Tag Archives: possums




Quite on his own, O has managed to combine my mum’s childhood pet name for me with the Nigerian fixation on titles into the best pet name ever: “Honorable Punkin”!

It’s now his go-to move. He, say, forgets to pay the Internet bill or locks the cats outside with a possum (“I don’t know who Those People like to hang out with!” was his excuse); I’m ready to explode; he “Honorable Punkin!”s me; we both fall down laughing.

It’s a win-win for everyone (except perhaps Those People, as he’s taken to calling the cats).



How it starts: That sinking feeling upon hearing the sound of crunching cat food. You glance from side to side: both cats sprawl on the sofa, oblivious, on either side of you. A tentative glance over the sofa confirms it: the damn possum you saw dancing around the back door last night has made its move! The call is coming from inside the house!

Act 2:

Me: Standing on a carved stool screeching.

O: Crashing around cursing in my study with a broom.

Cats: Still sleeping. Seriously?!


Me: Do you have a plan? Because this chasing it endlessly room to room can only work if one actually *could* die of fright.

I suggest (from my perch atop the stool) blocking off the countless escape routes and directing it somewhere, whereupon O places the open cat carrier on one end of the liquor cabinet, and I bushwhack with a broom on the other. After giving a faint wave of distress, the possum steps daintily into the cat carrier.

Act 3:

O: I think we’ll deal with it in the morning.

Me: We’re not leaving a kenneled possum in the living room overnight!

O (surprised): Well, okay.

Me: Are you sure it’s a good idea to leave the possum in the cat carrier on the patio overnight? What if it calls friends or family?

O: Then they’ll see it in prison and learn something.

Me: Prison?

O: Yeah, it’ll be a deterrent. It’s a good thing, actually. I doubt we’ll see any more animals once they visit him in prison. Besides, it’s only a rat; now if it were polar bear…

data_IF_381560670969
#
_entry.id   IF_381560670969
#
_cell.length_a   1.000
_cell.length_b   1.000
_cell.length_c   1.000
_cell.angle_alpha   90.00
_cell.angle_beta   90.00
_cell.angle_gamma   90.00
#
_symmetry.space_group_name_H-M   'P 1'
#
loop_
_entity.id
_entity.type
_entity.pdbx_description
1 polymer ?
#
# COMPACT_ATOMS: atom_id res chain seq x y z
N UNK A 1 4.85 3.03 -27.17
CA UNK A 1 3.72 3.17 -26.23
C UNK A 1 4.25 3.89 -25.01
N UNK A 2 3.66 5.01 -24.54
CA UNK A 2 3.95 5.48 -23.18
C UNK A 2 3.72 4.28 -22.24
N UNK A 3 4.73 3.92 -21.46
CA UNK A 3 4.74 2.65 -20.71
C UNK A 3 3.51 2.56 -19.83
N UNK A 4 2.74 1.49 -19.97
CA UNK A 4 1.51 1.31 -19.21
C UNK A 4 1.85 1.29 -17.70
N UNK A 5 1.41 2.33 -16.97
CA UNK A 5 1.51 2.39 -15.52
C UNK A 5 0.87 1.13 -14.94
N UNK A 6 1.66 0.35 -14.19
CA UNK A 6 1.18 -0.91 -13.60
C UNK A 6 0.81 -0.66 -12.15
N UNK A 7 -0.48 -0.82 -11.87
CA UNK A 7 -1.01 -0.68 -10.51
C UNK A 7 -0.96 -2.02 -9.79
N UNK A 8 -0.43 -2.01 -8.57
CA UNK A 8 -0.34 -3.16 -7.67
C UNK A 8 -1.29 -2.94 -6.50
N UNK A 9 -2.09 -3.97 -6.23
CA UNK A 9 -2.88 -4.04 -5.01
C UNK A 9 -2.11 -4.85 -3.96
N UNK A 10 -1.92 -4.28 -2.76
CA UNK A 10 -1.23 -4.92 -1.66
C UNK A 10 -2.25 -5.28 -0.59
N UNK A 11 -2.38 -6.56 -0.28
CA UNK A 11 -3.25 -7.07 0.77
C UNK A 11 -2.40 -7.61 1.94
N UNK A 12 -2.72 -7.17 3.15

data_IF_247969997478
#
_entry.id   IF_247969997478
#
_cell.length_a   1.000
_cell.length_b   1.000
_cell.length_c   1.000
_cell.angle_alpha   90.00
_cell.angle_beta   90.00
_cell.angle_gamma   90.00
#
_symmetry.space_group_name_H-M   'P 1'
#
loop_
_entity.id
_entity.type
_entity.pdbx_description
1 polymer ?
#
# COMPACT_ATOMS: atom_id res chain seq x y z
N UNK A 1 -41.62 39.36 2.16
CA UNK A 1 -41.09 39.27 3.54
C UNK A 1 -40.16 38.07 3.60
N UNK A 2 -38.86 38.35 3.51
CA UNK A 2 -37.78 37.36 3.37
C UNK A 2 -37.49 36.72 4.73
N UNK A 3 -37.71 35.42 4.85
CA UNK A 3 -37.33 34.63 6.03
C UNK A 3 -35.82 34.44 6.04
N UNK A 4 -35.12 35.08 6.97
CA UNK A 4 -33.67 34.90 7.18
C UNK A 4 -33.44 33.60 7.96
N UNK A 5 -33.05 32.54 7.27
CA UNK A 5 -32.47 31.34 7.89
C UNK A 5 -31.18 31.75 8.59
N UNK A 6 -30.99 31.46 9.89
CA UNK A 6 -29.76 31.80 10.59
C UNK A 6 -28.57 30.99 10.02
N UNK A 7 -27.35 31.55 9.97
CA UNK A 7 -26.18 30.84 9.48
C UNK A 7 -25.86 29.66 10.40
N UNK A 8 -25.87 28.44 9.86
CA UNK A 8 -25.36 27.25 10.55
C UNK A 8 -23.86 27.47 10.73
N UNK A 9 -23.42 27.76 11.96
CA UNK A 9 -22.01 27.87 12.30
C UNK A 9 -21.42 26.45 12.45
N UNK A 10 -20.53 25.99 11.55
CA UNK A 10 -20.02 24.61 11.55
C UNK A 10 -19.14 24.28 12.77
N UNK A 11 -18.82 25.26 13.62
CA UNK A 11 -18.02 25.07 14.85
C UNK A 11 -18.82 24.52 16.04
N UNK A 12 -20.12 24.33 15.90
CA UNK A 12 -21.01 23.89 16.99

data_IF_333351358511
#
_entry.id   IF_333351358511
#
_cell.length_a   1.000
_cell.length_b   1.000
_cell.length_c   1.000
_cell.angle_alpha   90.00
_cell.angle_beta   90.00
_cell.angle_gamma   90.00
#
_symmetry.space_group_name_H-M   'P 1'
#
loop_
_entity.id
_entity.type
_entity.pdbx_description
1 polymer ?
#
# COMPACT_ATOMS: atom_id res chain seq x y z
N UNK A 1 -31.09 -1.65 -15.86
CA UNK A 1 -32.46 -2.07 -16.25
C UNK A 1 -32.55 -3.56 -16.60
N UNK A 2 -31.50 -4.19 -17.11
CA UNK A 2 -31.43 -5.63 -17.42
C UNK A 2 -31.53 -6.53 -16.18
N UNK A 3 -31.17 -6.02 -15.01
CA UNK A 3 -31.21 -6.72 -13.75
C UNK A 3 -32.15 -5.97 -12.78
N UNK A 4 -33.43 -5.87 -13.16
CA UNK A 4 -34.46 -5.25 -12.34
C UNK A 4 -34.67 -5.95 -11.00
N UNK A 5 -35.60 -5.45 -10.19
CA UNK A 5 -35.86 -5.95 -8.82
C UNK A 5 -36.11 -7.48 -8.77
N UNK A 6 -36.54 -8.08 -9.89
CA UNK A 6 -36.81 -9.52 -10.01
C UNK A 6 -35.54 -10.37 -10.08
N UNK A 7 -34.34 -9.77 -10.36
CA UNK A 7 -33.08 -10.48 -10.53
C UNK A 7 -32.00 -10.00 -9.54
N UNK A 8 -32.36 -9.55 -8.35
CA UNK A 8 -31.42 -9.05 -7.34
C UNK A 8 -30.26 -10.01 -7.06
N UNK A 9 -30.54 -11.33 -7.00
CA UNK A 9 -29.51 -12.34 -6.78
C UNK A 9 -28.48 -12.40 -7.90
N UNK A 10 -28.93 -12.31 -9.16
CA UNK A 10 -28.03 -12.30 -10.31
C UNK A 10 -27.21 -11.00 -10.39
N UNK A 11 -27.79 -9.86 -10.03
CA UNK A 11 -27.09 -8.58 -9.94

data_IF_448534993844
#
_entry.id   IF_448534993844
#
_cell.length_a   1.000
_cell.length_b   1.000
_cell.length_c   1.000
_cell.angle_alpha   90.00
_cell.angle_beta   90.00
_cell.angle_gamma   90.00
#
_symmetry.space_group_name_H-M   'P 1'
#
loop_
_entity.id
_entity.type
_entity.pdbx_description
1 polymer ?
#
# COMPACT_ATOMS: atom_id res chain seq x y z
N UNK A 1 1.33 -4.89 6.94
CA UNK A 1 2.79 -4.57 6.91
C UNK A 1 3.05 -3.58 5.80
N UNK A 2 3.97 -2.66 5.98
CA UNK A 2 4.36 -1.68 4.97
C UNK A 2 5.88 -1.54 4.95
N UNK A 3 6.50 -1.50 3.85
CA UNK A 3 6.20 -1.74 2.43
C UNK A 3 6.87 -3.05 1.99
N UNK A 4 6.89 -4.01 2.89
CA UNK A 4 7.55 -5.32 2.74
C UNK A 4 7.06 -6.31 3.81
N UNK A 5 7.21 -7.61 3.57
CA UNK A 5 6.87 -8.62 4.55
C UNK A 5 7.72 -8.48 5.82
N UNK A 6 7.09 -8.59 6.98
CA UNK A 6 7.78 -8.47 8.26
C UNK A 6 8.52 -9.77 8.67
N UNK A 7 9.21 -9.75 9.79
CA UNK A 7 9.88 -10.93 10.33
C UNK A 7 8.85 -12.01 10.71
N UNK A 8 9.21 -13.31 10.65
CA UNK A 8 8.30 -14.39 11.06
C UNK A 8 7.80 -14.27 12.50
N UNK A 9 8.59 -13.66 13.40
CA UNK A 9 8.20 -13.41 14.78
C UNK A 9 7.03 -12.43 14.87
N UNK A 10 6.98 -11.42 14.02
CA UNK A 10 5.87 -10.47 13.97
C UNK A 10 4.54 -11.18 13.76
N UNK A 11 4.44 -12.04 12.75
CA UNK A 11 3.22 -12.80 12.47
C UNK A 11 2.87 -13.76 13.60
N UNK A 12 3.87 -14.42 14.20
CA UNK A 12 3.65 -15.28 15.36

Me: Yeah, I don’t think we’d be having a conversation about the polar bear in the cat carrier on our NoCal patio.

O: I’m just saying



Report from the porch: Everything peaceful in possum prison. Amalinze & Anansi only vaguely interested in the repurposing of their carrier. Let the neighbor’s cat come over to play and they lose their ever-loving minds. Yet a possum moves into the house, eats their food, and they sleep through the whole thing.



O: Is a possum a rat or a raccoon?

Me: Neither. It’s its own thing.

O: How can you tell the difference?

Me: Well, though the tails looks the same, hopefully we never, ever see a rat as large as a possum. And a raccoon looks like a bandit.

O: What’s that?

Me: It’s like an armed robber.

O: It has a rusty old musket and a scarf tied around its face?

Me: Not a Nigerian armed robber. A cartoon American one. In striped pajamas and a mask. And opposable thumbs.

O: I have no idea what you’re saying.

Me: That’s kind of the motif of this marriage.




Photo #1. “In college zoology, we studied opossums for 15 minutes; great class! Are those related to this possum-rat-thing?”


Photo #2. “Really!? You have marsupials in America? Mar-su-pi-als. This is where I should like to release my marsupial.”


Photo #3. “You’re snapping pix? Well, you’re a writer. I guess you have to document the Great Release.”


Photo #4. “Hey, you, Opossum. Don’t be Playing Possum! (That’s how the professor started the class; I’ll never forget it.) Wake up and enjoy your new ecosystem!”



O: These traps are surprisingly useful! Maybe we should go into the animal capture business!

Me: They’re not traps; they’re pet carriers. And I’m pretty sure we shouldn’t.

O: Nonetheless, I think I’ll go to the flea market and look for some used ones.

Me: Seriously?